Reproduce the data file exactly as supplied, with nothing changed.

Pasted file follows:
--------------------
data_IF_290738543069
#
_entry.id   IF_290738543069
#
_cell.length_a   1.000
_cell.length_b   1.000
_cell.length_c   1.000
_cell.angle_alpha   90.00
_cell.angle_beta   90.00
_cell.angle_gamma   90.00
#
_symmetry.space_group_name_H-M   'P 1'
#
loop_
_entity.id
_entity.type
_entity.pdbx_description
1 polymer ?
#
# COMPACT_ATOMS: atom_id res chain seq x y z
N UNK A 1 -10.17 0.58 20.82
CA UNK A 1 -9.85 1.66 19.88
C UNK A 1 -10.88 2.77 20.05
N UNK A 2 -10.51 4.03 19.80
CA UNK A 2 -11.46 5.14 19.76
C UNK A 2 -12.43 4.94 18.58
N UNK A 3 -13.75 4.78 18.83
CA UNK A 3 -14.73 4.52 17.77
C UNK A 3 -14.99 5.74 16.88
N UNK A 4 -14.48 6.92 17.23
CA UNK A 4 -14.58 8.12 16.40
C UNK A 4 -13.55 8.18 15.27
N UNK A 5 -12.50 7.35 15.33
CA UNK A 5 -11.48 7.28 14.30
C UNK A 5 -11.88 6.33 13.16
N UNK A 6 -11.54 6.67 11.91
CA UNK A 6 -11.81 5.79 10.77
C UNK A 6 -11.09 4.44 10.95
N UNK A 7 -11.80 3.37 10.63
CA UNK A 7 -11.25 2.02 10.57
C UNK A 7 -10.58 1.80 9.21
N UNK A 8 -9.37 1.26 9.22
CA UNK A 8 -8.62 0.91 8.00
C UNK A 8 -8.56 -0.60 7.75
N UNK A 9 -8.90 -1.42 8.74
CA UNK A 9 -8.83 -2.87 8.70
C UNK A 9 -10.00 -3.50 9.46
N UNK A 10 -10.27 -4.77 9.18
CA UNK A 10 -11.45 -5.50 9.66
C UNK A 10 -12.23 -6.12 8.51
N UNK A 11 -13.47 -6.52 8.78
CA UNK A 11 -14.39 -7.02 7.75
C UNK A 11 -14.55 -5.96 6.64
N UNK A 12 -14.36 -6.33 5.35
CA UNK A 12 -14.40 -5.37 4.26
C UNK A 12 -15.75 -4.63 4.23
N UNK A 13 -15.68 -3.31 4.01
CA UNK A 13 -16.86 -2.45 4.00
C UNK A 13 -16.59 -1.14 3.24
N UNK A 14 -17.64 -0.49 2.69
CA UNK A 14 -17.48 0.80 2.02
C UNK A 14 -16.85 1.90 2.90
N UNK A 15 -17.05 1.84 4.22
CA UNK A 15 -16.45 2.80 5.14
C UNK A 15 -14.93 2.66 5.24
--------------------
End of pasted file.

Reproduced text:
data_IF_290738543069
#
_entry.id   IF_290738543069
#
_cell.length_a   1.000
_cell.length_b   1.000
_cell.length_c   1.000
_cell.angle_alpha   90.00
_cell.angle_beta   90.00
_cell.angle_gamma   90.00
#
_symmetry.space_group_name_H-M   'P 1'
#
loop_
_entity.id
_entity.type
_entity.pdbx_description
1 polymer ?
#
# COMPACT_ATOMS: atom_id res chain seq x y z
N UNK A 1 -10.17 0.58 20.82
CA UNK A 1 -9.85 1.66 19.88
C UNK A 1 -10.88 2.77 20.05
N UNK A 2 -10.51 4.03 19.80
CA UNK A 2 -11.46 5.14 19.76
C UNK A 2 -12.43 4.94 18.58
N UNK A 3 -13.75 4.78 18.83
CA UNK A 3 -14.73 4.52 17.77
C UNK A 3 -14.99 5.74 16.88
N UNK A 4 -14.48 6.92 17.23
CA UNK A 4 -14.58 8.12 16.40
C UNK A 4 -13.55 8.18 15.27
N UNK A 5 -12.50 7.35 15.33
CA UNK A 5 -11.48 7.28 14.30
C UNK A 5 -11.88 6.33 13.16
N UNK A 6 -11.54 6.67 11.91
CA UNK A 6 -11.81 5.79 10.77
C UNK A 6 -11.09 4.44 10.95
N UNK A 7 -11.80 3.37 10.63
CA UNK A 7 -11.25 2.02 10.57
C UNK A 7 -10.58 1.80 9.21
N UNK A 8 -9.37 1.26 9.22
CA UNK A 8 -8.62 0.91 8.00
C UNK A 8 -8.56 -0.60 7.75
N UNK A 9 -8.90 -1.42 8.74
CA UNK A 9 -8.83 -2.87 8.70
C UNK A 9 -10.00 -3.50 9.46
N UNK A 10 -10.27 -4.77 9.18
CA UNK A 10 -11.45 -5.50 9.66
C UNK A 10 -12.23 -6.12 8.51
N UNK A 11 -13.47 -6.52 8.78
CA UNK A 11 -14.39 -7.02 7.75
C UNK A 11 -14.55 -5.96 6.64
N UNK A 12 -14.36 -6.33 5.35
CA UNK A 12 -14.40 -5.37 4.26
C UNK A 12 -15.75 -4.63 4.23
N UNK A 13 -15.68 -3.31 4.01
CA UNK A 13 -16.86 -2.45 4.00
C UNK A 13 -16.59 -1.14 3.24
N UNK A 14 -17.64 -0.49 2.69
CA UNK A 14 -17.48 0.80 2.02
C UNK A 14 -16.85 1.90 2.90
N UNK A 15 -17.05 1.84 4.22
CA UNK A 15 -16.45 2.80 5.14
C UNK A 15 -14.93 2.66 5.24